Despite the FBI saying just a few days ago that there was "no attribution to North Korea at this point," ABC News is reporting that federal cyber-security sources "close to the investigation" have indeed confirmed that the FBI does have reason to believe that North Korea may be involved in some capacity after all.
Specifically, the sources are citing evidence suggesting that the initial breach "was routed through a number of infected computers in various locations overseas, including computers in Singapore, Thailand, Italy, Bolivia, Poland and Cyprus." All of which may have been perpetrated by an elite North Korean hacking unit known as Bureau 21.
Potentially adding credence to this theory, and according to ABC News' sources, a malicious app that infected South Korean smartphones last fall used language markedly similar to that used by the GOP in its various data leaks.
Of course, until we get an official statement from the feds, nothing can really be said for certain. And many are still doubtful or North Korea's involvement, citing the act that, as far as we know, North Korea probably doesn't have the skill necessary to carry out such a sophisticated attack. As David Kennedy, founder of security consulting firm TrustedSec, told Business Insider:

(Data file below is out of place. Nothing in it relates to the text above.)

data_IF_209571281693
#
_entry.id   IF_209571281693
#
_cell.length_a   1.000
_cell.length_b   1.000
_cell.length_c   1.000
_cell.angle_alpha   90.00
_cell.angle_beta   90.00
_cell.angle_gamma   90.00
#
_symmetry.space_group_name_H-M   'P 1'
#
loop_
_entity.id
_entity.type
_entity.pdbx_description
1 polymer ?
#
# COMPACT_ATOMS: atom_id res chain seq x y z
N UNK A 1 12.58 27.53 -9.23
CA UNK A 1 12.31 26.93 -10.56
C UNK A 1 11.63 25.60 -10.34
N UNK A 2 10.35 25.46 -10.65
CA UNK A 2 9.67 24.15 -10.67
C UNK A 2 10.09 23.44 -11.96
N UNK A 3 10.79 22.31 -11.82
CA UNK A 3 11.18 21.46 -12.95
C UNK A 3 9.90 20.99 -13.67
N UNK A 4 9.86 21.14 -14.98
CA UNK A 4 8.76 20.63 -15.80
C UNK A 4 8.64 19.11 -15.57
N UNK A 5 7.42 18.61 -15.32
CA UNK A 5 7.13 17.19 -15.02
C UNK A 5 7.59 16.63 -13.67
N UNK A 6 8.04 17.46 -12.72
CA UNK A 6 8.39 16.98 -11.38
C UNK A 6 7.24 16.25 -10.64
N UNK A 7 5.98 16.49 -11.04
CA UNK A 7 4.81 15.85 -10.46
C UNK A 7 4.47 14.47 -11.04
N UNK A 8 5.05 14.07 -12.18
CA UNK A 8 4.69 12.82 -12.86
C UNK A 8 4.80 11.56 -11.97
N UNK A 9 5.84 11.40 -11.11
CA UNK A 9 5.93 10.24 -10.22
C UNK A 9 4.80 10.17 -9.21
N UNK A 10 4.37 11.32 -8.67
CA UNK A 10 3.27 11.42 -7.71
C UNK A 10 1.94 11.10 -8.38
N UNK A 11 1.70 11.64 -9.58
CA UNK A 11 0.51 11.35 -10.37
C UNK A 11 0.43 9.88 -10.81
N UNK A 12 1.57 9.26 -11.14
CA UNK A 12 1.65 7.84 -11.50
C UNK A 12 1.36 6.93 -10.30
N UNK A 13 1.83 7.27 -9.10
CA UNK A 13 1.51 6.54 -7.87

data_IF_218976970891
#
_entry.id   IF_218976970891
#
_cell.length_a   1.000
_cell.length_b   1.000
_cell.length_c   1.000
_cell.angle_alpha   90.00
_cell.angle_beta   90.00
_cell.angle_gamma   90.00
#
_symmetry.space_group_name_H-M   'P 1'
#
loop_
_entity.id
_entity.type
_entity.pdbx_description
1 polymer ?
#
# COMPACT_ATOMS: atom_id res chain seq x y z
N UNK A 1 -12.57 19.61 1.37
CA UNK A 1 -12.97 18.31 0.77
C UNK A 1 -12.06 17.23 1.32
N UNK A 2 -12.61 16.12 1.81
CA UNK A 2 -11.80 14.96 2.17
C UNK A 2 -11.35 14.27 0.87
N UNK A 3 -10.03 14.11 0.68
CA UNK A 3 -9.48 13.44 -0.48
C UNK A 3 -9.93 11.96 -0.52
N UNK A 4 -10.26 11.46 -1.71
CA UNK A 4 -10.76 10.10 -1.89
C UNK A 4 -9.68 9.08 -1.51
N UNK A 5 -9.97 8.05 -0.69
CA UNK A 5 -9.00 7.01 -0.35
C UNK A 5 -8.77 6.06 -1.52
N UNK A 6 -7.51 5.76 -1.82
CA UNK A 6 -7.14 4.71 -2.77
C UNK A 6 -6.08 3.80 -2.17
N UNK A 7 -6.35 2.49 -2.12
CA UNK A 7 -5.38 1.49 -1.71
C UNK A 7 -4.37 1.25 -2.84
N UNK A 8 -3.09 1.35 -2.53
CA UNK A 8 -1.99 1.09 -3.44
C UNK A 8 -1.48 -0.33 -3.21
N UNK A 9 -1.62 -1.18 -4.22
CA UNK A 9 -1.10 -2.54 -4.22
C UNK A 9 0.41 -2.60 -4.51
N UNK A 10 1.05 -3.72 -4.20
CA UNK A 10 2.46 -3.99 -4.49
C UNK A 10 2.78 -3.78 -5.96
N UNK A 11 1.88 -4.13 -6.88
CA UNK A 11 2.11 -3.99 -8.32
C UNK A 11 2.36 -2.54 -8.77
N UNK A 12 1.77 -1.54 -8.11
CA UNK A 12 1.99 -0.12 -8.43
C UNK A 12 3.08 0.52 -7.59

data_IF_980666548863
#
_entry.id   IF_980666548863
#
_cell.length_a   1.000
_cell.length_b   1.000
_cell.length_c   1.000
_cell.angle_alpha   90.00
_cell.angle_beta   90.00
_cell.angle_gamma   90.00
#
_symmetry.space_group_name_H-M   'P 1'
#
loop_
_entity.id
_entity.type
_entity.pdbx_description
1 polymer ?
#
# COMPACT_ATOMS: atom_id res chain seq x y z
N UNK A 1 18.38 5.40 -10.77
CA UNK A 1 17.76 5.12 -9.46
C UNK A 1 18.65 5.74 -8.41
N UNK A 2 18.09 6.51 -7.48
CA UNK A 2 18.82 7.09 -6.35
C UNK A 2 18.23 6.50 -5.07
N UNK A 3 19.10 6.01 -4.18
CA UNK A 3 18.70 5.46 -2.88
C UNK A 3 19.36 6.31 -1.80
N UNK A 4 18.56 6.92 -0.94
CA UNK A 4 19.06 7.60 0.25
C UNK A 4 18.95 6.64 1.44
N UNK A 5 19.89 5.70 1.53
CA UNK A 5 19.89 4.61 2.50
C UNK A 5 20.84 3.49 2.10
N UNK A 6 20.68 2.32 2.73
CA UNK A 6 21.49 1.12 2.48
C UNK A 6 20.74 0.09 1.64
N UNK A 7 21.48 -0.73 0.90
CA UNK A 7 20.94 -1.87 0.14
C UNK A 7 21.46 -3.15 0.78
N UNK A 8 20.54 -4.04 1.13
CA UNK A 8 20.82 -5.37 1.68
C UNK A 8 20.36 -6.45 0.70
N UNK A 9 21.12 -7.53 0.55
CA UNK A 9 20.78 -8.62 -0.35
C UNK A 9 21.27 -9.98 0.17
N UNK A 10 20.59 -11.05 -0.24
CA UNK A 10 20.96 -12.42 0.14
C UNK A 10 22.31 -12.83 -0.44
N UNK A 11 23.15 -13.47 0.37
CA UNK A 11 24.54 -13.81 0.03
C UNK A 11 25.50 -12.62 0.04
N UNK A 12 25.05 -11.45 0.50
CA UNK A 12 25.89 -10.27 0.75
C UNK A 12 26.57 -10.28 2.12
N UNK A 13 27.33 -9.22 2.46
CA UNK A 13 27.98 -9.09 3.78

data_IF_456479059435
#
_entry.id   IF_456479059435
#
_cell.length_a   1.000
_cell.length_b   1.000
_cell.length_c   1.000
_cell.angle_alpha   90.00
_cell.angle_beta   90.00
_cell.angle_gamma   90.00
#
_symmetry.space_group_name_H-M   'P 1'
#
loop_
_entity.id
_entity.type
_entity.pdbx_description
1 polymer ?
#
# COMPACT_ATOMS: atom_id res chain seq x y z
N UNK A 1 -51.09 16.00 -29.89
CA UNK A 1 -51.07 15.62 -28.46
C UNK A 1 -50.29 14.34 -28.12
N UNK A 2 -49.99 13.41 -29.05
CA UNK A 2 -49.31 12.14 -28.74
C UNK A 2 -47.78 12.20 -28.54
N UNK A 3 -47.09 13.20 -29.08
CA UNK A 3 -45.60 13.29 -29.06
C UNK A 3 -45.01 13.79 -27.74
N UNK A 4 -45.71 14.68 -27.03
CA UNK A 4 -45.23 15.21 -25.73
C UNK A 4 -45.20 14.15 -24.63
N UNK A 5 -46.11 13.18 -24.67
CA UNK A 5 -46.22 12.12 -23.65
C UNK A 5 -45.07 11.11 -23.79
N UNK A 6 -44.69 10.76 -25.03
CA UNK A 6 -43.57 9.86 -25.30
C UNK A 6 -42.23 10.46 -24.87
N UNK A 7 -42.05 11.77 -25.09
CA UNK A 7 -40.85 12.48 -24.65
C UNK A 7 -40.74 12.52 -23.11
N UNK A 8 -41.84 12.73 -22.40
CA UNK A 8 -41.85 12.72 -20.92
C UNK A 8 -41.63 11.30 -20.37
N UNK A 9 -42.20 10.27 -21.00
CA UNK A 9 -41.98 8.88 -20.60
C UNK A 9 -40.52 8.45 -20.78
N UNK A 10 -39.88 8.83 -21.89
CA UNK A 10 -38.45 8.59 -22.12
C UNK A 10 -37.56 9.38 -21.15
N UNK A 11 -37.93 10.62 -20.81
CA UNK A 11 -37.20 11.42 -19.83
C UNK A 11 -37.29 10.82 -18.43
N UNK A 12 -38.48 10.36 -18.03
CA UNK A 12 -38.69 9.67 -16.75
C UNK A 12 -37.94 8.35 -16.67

North Korea is definitely stepping up its offensive capability. But it is still very shut off and secretive, so it struggles with getting the technology it needs to launch major cyberattacks.
Still, that's not to say we can completely count North Korean involvement out as a possibility. it's certainly not impossible. The country has been reported to boast over 1,000 "very skilled" hackers in its arsenal. And for what it's worth, North Korea hasn't exactly been bashful when it comes to taking credit for these kinds of scenarios in the past. [ABC News]
UPDATE: Several news outlets including the New York Times, NBC, Associated Press and CNN are now reporting that US intelligence officials have linked the North Korean government to the Sony Pictures hack.